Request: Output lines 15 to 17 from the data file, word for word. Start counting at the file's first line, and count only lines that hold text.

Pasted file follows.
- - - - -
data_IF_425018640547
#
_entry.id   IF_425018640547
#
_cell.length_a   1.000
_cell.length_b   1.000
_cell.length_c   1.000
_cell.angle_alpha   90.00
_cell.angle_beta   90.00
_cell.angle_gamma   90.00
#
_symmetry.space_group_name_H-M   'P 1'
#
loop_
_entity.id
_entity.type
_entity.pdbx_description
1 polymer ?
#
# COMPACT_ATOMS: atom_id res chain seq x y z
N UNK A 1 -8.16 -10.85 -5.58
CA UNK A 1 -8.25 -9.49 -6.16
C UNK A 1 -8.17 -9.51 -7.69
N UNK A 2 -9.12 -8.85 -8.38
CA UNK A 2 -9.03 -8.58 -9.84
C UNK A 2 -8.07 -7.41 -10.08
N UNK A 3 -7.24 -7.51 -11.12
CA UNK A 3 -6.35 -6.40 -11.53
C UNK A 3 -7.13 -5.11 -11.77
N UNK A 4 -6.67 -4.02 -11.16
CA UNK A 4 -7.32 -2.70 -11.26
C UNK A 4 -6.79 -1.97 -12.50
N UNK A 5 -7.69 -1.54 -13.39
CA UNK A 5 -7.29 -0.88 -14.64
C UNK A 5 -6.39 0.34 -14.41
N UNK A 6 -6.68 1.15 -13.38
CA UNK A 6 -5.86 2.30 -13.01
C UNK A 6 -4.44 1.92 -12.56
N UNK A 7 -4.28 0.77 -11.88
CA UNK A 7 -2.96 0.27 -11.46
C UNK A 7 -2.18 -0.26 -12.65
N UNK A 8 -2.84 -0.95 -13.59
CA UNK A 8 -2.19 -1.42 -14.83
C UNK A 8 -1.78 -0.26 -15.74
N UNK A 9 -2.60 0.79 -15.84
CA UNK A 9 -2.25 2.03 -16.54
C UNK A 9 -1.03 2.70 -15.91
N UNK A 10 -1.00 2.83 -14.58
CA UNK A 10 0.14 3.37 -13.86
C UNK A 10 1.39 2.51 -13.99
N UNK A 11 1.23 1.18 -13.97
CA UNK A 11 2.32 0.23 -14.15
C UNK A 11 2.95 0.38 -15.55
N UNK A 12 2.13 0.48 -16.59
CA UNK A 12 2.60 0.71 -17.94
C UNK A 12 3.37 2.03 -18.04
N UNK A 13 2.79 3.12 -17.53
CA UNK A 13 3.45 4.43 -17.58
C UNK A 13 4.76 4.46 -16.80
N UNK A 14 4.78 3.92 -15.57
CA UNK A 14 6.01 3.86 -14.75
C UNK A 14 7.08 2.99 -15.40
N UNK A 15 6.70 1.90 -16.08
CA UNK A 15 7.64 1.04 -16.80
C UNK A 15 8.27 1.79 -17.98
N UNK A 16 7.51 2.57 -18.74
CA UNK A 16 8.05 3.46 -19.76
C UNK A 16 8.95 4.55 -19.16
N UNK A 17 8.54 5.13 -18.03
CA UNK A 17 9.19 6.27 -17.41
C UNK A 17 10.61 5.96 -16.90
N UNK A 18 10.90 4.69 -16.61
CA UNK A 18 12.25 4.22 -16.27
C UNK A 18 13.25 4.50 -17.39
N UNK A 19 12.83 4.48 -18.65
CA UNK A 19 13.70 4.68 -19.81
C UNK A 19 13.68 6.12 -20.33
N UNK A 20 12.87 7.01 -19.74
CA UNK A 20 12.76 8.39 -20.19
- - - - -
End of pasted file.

_entity.id
_entity.type
_entity.pdbx_description